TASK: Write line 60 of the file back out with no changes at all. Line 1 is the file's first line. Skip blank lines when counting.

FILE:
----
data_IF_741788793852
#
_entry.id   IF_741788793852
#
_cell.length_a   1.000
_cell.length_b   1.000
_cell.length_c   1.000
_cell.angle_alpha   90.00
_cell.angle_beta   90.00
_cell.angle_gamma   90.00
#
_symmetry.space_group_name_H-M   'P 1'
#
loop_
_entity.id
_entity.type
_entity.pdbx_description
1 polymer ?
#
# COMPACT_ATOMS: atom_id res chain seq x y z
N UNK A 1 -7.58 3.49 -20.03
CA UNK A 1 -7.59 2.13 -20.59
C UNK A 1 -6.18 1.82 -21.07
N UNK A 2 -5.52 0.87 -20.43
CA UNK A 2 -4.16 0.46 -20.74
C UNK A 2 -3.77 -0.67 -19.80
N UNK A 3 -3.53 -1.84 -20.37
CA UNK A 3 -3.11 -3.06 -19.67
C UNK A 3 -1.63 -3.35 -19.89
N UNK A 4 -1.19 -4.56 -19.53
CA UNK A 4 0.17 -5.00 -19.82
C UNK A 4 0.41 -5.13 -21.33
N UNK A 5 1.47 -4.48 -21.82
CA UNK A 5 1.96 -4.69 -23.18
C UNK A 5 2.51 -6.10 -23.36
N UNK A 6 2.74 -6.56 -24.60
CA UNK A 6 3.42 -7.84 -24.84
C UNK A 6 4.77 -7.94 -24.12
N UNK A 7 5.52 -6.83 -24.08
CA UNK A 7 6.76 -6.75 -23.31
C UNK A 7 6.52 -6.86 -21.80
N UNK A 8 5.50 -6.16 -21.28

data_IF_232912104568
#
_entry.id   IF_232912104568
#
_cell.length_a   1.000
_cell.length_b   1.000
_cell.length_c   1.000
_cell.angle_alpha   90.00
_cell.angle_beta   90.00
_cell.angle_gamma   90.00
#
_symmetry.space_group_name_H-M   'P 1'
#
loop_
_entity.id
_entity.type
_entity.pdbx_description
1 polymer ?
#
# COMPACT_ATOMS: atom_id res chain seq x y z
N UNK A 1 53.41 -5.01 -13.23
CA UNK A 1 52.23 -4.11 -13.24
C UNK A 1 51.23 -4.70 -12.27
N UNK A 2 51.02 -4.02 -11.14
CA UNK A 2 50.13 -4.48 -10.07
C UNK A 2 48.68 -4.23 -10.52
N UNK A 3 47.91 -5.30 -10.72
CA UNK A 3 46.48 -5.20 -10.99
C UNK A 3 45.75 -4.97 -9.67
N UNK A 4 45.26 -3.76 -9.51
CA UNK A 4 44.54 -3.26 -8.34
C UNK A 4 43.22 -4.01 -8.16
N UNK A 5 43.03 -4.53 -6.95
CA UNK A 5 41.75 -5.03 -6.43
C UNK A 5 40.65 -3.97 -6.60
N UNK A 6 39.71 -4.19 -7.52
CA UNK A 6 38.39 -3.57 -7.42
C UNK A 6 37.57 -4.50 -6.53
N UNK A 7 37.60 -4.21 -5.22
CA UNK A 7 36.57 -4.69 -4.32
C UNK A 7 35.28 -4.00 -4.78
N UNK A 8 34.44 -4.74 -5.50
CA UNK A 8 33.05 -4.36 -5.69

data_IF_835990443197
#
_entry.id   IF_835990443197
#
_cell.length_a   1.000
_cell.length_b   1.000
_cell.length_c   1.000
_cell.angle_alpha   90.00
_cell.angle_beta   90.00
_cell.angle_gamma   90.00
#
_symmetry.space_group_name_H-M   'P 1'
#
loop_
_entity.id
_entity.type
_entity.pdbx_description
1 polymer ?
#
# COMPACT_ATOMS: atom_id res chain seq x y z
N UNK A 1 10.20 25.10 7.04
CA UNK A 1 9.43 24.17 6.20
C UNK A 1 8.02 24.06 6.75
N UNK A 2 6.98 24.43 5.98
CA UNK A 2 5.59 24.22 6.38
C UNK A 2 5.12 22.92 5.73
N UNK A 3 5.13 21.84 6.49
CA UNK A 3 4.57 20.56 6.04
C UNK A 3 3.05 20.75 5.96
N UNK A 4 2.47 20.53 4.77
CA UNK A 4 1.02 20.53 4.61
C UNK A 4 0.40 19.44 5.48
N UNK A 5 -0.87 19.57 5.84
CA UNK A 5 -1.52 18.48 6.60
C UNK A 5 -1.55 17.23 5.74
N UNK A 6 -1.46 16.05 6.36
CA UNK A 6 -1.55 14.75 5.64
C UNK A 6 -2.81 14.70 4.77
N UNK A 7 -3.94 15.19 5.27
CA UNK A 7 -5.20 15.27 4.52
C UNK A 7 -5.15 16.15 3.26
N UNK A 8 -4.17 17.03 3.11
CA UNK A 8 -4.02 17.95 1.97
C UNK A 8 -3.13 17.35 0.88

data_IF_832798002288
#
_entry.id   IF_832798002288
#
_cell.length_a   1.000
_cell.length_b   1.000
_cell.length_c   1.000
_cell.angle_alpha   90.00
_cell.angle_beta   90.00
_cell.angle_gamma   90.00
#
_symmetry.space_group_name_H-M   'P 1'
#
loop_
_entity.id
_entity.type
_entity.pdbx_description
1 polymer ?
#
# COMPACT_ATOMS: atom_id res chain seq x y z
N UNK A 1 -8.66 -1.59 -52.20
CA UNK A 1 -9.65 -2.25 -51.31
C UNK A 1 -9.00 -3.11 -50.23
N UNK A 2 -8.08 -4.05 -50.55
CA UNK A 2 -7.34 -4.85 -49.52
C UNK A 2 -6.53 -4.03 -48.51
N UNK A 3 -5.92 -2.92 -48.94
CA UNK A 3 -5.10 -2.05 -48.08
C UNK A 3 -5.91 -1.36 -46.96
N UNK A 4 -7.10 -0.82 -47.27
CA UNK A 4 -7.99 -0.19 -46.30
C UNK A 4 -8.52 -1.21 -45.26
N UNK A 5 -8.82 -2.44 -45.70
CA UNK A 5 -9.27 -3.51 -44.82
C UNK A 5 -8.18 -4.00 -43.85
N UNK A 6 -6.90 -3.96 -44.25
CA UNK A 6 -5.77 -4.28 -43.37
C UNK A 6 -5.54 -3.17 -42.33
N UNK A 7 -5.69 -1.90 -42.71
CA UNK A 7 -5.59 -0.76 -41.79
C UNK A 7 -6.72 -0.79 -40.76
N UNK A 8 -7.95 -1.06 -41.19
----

1 polymer ?